Edwards' lawyers use multiple arguments in seeking dismissal of charges
Posted September 6, 2011
Updated September 7, 2011
RALEIGH, N.C. — Lawyers for John Edwards asked a federal judge on Tuesday to throw out criminal charges against the former Democratic presidential candidate.
Edwards' defense team filed five motions saying that federal prosecutors violated his rights under several constitutional amendments.
The lawyers argue that the federal indictment against him was unconstitutionally vague and that the charges were pursued by a partisan prosecutor for political gain. They also contend that, even if all the facts alleged in the federal indictment were true, he still didn't commit a crime.
"The simplicity of the argument that says, 'Listen, even if I did everything you say I did, it's not a crime' is interesting," said Kieran Shanahan, a Raleigh lawyer and former federal prosecutor.
Edwards was charged in June with using more than $1 million in under-the-table payments from political supporters to hide his pregnant mistress Rielle Hunter during his 2008 run. He's also charged with helping to falsify campaign finance reports to cover up the payments.
Edwards has pleaded not guilty to six felony and misdemeanor counts. The trial is scheduled to start in October.
In their filing, defense lawyers for Edwards say he tried to hide his mistress not to preserve his political candidacy, but to keep his affair secret from his family.
"Mr. Edwards had a number of non-campaign-related, purely personal reasons to conceal his relationship with Ms. Hunter," the former candidate's layers say. "Like most men in his situation, he naturally wanted to shield his extramarital affair from public view to avoid hurting his wife and children and to protect his reputation."
Edwards' lawyers also contend that prosecutors misused their authority to pursue charges against Edwards and that they failed to screen the federal grand jury that issued the indictment.
"In this prosecution, a major figure in the Democratic Party had been brought down and, as it turns out, a Republican U.S. attorney with political ambitions of his own has used this high profile case to his personal benefit," they wrote.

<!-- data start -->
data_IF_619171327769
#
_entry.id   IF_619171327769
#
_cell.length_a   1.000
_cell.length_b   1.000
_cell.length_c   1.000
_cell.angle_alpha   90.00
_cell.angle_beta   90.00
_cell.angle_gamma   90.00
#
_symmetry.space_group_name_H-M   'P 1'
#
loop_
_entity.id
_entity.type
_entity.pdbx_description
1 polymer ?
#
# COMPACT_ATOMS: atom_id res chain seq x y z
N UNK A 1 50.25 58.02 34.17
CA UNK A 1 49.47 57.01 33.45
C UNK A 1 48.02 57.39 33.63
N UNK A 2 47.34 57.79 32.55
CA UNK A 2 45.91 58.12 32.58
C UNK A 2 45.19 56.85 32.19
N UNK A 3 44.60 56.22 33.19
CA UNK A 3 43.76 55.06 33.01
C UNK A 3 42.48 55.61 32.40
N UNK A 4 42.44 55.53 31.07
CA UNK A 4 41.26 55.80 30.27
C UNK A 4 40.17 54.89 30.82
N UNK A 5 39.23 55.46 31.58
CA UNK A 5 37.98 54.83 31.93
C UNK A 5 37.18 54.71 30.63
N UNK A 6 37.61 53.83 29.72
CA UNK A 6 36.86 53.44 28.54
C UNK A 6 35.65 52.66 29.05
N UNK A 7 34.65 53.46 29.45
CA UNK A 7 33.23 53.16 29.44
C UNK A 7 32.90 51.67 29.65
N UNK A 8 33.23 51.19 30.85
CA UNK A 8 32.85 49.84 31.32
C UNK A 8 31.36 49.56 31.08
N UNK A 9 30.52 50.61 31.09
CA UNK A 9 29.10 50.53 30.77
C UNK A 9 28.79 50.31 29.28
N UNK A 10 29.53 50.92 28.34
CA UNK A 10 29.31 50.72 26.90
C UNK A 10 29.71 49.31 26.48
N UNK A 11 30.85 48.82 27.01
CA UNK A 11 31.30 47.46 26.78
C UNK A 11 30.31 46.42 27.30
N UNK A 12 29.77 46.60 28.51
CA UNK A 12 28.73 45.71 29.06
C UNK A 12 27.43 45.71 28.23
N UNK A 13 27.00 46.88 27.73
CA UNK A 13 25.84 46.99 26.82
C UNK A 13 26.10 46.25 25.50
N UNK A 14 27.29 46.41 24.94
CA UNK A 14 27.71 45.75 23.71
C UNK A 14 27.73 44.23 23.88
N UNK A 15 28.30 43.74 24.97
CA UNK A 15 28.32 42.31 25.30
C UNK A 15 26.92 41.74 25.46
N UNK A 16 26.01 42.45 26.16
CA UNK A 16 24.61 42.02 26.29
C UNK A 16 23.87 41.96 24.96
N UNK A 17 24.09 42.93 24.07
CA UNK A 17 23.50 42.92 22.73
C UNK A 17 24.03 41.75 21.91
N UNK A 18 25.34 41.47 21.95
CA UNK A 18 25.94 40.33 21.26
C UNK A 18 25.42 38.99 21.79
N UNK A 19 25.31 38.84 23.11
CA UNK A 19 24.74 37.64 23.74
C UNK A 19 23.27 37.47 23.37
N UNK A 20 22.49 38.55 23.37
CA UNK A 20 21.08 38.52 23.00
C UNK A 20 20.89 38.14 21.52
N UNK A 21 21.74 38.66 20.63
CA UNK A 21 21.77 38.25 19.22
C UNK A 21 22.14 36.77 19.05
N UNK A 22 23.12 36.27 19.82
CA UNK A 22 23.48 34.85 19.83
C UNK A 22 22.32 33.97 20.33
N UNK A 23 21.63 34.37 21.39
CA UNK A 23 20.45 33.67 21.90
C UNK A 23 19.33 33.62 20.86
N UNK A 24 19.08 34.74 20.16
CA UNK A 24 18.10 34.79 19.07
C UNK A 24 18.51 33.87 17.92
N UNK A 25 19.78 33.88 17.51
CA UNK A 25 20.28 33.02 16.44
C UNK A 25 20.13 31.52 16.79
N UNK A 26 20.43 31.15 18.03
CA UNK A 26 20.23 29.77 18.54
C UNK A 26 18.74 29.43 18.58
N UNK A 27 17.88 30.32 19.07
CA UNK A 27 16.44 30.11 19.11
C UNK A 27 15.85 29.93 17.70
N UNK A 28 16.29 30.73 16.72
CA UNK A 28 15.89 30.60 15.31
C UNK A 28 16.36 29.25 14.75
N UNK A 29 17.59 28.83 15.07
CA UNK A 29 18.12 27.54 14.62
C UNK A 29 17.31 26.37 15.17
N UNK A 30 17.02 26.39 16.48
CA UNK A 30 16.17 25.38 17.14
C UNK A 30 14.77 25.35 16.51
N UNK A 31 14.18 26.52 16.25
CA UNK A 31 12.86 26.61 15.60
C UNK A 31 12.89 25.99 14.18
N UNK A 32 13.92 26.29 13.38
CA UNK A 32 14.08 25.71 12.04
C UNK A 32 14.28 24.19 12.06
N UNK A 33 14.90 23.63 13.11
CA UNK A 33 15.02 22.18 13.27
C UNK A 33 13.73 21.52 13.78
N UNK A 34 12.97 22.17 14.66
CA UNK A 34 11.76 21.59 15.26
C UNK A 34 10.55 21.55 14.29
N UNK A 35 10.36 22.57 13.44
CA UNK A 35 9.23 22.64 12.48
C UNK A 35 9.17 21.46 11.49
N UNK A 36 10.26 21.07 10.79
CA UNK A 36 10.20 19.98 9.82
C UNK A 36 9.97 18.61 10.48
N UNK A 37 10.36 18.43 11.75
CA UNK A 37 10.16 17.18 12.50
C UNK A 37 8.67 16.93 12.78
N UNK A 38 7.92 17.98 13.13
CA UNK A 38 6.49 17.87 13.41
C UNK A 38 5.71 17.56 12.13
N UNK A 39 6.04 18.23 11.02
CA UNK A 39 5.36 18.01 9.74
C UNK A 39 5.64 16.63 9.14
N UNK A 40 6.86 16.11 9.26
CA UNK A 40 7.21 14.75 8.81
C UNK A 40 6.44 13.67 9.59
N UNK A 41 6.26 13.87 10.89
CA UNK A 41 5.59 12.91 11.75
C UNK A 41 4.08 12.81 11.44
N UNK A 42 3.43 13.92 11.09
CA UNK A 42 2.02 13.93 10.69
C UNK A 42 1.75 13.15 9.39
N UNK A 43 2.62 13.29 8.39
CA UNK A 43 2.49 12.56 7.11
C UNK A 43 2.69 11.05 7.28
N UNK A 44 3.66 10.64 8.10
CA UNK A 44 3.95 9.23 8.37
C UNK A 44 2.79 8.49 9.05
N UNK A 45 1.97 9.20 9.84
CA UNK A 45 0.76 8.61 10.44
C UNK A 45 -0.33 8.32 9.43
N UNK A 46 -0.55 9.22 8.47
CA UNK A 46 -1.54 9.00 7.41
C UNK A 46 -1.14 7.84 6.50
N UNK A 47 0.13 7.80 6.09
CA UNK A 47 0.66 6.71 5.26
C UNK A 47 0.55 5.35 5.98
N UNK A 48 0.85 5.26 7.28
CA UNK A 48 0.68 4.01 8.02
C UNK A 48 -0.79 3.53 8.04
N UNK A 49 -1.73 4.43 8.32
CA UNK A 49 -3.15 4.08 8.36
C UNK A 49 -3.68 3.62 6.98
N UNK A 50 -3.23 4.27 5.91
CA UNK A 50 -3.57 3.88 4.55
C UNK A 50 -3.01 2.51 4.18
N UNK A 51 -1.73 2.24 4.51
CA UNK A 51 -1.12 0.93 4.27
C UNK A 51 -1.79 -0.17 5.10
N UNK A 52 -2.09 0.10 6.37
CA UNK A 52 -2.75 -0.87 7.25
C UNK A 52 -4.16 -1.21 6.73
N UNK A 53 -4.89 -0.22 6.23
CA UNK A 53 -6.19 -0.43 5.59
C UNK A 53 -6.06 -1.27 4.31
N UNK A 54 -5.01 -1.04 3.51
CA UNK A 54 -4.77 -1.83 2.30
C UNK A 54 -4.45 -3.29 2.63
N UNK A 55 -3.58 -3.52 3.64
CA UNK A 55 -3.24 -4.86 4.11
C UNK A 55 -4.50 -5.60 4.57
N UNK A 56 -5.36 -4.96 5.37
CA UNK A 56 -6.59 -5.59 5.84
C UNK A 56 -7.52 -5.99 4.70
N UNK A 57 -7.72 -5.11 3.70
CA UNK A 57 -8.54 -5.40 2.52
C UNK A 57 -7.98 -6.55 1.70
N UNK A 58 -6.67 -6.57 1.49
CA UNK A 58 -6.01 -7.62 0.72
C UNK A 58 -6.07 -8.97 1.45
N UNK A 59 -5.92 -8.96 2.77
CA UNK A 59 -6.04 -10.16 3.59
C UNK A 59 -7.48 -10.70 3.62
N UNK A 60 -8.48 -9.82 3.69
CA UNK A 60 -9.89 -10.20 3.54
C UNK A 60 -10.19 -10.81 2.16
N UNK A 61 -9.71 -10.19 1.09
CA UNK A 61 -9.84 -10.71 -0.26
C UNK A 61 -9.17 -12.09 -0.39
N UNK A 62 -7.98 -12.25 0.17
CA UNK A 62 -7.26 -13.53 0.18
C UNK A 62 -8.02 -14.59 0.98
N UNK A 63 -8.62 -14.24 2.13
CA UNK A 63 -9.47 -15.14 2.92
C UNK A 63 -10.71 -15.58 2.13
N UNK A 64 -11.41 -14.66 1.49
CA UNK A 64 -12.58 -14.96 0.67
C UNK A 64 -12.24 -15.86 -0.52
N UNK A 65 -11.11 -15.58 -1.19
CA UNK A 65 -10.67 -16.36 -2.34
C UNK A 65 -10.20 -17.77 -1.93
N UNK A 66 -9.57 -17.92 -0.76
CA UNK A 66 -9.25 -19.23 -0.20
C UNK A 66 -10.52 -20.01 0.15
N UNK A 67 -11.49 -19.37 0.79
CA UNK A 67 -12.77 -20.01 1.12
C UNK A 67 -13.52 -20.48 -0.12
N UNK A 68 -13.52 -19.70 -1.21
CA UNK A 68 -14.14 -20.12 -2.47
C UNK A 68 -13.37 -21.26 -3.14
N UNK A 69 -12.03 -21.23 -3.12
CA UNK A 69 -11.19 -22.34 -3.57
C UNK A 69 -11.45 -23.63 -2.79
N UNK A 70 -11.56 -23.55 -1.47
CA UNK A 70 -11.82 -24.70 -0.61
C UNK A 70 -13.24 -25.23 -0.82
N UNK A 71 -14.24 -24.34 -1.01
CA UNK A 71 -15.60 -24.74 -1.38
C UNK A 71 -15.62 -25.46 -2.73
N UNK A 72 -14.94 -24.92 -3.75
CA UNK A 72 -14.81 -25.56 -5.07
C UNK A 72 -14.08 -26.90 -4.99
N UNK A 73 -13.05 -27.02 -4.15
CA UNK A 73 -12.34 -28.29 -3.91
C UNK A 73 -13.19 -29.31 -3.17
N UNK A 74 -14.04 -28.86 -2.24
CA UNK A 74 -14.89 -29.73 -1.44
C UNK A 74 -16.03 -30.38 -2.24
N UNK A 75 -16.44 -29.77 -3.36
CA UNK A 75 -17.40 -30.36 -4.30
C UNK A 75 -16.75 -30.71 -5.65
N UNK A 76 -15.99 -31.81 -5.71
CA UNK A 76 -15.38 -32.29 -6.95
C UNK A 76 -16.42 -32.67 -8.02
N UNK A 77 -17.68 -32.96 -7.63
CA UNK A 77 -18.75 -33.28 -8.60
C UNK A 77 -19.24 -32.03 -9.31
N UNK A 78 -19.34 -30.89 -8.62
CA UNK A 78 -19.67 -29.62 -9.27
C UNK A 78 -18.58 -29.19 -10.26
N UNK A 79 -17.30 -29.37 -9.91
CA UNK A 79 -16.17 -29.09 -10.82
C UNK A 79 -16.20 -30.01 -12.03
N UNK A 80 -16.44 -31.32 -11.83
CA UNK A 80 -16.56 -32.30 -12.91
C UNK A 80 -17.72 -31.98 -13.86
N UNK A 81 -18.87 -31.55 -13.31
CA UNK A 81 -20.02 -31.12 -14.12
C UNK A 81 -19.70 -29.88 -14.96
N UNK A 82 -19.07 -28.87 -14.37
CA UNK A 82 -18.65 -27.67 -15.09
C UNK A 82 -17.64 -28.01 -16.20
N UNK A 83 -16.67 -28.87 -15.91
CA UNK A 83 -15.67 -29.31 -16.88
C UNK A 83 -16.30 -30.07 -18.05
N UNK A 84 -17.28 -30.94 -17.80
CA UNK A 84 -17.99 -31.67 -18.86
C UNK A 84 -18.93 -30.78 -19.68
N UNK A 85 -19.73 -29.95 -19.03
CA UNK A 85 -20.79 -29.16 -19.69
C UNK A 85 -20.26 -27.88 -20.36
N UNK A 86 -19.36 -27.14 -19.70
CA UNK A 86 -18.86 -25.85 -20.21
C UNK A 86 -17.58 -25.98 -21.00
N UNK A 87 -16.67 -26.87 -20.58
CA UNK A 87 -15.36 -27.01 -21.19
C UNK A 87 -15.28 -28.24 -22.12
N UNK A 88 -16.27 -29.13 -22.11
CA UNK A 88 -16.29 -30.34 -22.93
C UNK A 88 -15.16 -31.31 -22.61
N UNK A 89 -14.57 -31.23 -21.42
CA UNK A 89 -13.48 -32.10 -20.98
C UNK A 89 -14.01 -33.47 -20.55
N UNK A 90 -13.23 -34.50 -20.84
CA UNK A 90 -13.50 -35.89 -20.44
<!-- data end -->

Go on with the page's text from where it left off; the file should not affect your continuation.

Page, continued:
Former U.S. Attorney George Holding, an appointee of President George W. Bush who initiated the investigation against Edwards, was replaced by President Obama shortly after the charges were filed. Within weeks of his resignation, Holding announced that he will challenge Democratic 13th District Congressman Brad Miller in 2012.
The defense also noted that Holding once worked for a judge whose nomination to the federal appellate bench was blocked by Edwards in the U.S. Senate. Also, Holding contributed money to Edwards' political opponents.
Holding said late Tuesday that even as a former prosecutor, he couldn't comment on the pending case.
"U.S. attorneys try their cases in court, not in the press," Holding said.
A message to the spokeswoman for current U.S. Attorney Thomas Walker hasn't been returned.
Shanahan said he sees nothing wrong with Holding's actions.
"I don't think just because you're the U.S. attorney (that) you give up your constitutional right to make campaign contributions and the like," he said.
Shanahan noted that the case had been approved by Obama administration officials. "I just don't think that's going to do very far."
Still, the Republican said the defense has raised several significant issues.
"The government is going to have its hands full, frankly, in responding to it," Shanahan said. "(That is) not to say the indictment lacks good basis, because I think it does, but it is a little bit on the outer edges of the existing law."
Edwards' lawyers also contend he had no fair warning that his actions might be considered illegal by elections regulators because no one has ever been previously charged in a similar case.
"By bringing this indictment, the government draws this court into uncharted territory in the difficult intersection between campaign finance regulation and the First Amendment," the lawyers say in a motion. "... In doing so, the government collapses any distinction between a person's candidacy and his private life."